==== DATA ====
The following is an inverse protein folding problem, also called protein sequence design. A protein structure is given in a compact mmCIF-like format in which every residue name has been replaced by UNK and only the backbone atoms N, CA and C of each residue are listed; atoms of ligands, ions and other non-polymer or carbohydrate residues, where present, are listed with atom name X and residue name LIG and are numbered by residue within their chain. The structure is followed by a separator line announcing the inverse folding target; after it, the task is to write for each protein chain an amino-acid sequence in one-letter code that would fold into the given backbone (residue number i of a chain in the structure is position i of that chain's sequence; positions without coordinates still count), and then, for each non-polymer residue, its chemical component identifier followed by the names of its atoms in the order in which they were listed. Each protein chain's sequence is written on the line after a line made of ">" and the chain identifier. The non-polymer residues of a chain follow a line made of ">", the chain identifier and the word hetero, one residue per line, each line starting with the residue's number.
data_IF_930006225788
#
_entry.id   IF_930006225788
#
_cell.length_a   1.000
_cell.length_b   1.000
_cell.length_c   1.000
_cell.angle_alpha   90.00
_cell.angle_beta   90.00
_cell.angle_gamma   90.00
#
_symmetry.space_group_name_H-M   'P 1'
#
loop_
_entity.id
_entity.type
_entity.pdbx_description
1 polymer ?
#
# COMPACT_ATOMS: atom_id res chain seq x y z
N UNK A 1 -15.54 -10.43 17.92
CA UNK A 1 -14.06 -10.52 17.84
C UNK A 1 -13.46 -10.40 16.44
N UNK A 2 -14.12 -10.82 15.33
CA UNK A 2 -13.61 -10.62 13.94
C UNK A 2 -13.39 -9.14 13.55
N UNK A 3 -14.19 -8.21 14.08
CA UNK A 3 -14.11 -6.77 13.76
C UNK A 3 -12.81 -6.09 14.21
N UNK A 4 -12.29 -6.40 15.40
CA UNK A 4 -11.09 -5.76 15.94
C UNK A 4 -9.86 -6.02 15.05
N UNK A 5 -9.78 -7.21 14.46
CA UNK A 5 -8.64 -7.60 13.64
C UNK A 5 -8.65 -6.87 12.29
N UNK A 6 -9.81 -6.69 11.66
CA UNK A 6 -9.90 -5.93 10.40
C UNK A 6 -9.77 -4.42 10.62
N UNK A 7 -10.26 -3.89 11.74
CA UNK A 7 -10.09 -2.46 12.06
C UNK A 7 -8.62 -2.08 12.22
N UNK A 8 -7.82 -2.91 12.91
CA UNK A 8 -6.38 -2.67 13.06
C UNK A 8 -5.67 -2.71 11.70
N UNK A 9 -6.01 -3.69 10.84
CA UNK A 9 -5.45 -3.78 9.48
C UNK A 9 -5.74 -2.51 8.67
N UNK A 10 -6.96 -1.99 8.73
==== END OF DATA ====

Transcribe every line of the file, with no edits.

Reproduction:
The following is an inverse protein folding problem, also called protein sequence design. A protein structure is given in a compact mmCIF-like format in which every residue name has been replaced by UNK and only the backbone atoms N, CA and C of each residue are listed; atoms of ligands, ions and other non-polymer or carbohydrate residues, where present, are listed with atom name X and residue name LIG and are numbered by residue within their chain. The structure is followed by a separator line announcing the inverse folding target; after it, the task is to write for each protein chain an amino-acid sequence in one-letter code that would fold into the given backbone (residue number i of a chain in the structure is position i of that chain's sequence; positions without coordinates still count), and then, for each non-polymer residue, its chemical component identifier followed by the names of its atoms in the order in which they were listed. Each protein chain's sequence is written on the line after a line made of ">" and the chain identifier. The non-polymer residues of a chain follow a line made of ">", the chain identifier and the word hetero, one residue per line, each line starting with the residue's number.
data_IF_930006225788
#
_entry.id   IF_930006225788
#
_cell.length_a   1.000
_cell.length_b   1.000
_cell.length_c   1.000
_cell.angle_alpha   90.00
_cell.angle_beta   90.00
_cell.angle_gamma   90.00
#
_symmetry.space_group_name_H-M   'P 1'
#
loop_
_entity.id
_entity.type
_entity.pdbx_description
1 polymer ?
#
# COMPACT_ATOMS: atom_id res chain seq x y z
N UNK A 1 -15.54 -10.43 17.92
CA UNK A 1 -14.06 -10.52 17.84
C UNK A 1 -13.46 -10.40 16.44
N UNK A 2 -14.12 -10.82 15.33
CA UNK A 2 -13.61 -10.62 13.94
C UNK A 2 -13.39 -9.14 13.55
N UNK A 3 -14.19 -8.21 14.08
CA UNK A 3 -14.11 -6.77 13.76
C UNK A 3 -12.81 -6.09 14.21
N UNK A 4 -12.29 -6.40 15.40
CA UNK A 4 -11.09 -5.76 15.94
C UNK A 4 -9.86 -6.02 15.05
N UNK A 5 -9.78 -7.21 14.46
CA UNK A 5 -8.64 -7.60 13.64
C UNK A 5 -8.65 -6.87 12.29
N UNK A 6 -9.81 -6.69 11.66
CA UNK A 6 -9.90 -5.93 10.40
C UNK A 6 -9.77 -4.42 10.62
N UNK A 7 -10.26 -3.89 11.74
CA UNK A 7 -10.09 -2.46 12.06
C UNK A 7 -8.62 -2.08 12.22
N UNK A 8 -7.82 -2.91 12.91
CA UNK A 8 -6.38 -2.67 13.06
C UNK A 8 -5.67 -2.71 11.70
N UNK A 9 -6.01 -3.69 10.84
CA UNK A 9 -5.45 -3.78 9.48
C UNK A 9 -5.74 -2.51 8.67
N UNK A 10 -6.96 -1.99 8.73